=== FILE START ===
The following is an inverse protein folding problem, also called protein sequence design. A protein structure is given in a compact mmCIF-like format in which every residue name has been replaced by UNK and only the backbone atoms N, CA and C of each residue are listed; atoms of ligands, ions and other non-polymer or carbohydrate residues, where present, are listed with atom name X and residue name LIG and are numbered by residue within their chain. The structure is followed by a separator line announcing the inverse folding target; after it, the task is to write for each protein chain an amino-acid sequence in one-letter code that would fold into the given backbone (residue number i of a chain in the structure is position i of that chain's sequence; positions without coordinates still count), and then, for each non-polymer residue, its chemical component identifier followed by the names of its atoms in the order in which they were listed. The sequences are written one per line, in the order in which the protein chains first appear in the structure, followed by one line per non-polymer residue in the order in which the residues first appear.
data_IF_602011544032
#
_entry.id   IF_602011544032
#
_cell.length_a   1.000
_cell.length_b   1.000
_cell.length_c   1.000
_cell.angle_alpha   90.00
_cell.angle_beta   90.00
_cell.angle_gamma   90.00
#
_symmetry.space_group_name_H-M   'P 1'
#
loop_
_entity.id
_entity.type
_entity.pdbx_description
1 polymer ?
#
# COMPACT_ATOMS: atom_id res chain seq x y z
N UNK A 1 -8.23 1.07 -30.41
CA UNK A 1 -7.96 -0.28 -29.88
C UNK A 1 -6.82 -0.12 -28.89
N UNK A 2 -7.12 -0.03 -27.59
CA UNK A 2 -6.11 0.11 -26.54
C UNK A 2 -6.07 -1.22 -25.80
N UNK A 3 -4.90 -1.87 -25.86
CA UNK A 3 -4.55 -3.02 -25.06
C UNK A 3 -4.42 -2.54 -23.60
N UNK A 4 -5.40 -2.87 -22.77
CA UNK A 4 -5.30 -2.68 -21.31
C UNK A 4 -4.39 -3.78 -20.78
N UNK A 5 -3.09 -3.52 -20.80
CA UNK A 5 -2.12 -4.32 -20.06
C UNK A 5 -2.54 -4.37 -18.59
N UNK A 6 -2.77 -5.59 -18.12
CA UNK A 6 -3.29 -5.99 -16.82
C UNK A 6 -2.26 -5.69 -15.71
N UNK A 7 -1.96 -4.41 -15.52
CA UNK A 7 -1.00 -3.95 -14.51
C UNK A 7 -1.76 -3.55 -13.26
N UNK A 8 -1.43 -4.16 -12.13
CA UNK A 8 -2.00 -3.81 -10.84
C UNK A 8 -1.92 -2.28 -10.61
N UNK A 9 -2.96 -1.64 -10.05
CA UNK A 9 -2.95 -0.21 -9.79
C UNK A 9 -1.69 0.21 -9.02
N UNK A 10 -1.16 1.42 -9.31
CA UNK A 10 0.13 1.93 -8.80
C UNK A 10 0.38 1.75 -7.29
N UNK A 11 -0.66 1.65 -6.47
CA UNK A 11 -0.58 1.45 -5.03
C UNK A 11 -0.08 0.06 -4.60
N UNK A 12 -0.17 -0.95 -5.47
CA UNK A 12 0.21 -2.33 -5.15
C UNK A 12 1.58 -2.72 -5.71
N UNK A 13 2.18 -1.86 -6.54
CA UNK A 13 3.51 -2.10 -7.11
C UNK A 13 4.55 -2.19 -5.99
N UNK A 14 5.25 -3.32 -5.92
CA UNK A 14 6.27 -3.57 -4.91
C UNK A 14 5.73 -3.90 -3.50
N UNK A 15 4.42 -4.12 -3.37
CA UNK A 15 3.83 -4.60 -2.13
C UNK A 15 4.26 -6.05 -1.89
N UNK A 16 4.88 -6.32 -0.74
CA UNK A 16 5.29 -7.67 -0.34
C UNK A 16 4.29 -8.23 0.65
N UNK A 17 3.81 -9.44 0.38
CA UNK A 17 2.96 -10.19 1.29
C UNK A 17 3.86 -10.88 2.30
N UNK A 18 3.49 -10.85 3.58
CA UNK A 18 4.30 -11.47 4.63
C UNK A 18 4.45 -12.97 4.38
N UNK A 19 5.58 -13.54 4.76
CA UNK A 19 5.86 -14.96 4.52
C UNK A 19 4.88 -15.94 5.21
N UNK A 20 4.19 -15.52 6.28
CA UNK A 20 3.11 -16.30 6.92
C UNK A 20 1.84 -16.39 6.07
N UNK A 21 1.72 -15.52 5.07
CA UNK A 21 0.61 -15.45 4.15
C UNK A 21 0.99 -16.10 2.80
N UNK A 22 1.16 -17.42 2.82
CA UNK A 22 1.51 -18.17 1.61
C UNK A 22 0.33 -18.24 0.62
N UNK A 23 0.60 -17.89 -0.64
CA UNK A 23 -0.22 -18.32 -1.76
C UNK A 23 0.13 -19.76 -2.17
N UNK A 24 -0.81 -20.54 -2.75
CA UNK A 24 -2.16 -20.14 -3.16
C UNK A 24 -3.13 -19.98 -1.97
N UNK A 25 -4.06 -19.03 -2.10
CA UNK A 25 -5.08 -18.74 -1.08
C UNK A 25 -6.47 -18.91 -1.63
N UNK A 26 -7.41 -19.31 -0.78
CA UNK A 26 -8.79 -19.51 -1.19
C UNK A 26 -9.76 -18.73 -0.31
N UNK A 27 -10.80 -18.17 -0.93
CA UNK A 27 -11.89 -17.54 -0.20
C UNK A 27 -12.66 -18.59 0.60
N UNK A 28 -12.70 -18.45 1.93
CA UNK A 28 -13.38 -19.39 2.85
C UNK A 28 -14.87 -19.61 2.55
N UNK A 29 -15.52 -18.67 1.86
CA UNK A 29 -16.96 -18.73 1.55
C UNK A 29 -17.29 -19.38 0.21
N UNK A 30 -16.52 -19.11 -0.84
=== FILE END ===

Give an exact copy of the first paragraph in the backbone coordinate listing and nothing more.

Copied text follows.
The following is an inverse protein folding problem, also called protein sequence design. A protein structure is given in a compact mmCIF-like format in which every residue name has been replaced by UNK and only the backbone atoms N, CA and C of each residue are listed; atoms of ligands, ions and other non-polymer or carbohydrate residues, where present, are listed with atom name X and residue name LIG and are numbered by residue within their chain. The structure is followed by a separator line announcing the inverse folding target; after it, the task is to write for each protein chain an amino-acid sequence in one-letter code that would fold into the given backbone (residue number i of a chain in the structure is position i of that chain's sequence; positions without coordinates still count), and then, for each non-polymer residue, its chemical component identifier followed by the names of its atoms in the order in which they were listed. The sequences are written one per line, in the order in which the protein chains first appear in the structure, followed by one line per non-polymer residue in the order in which the residues first appear.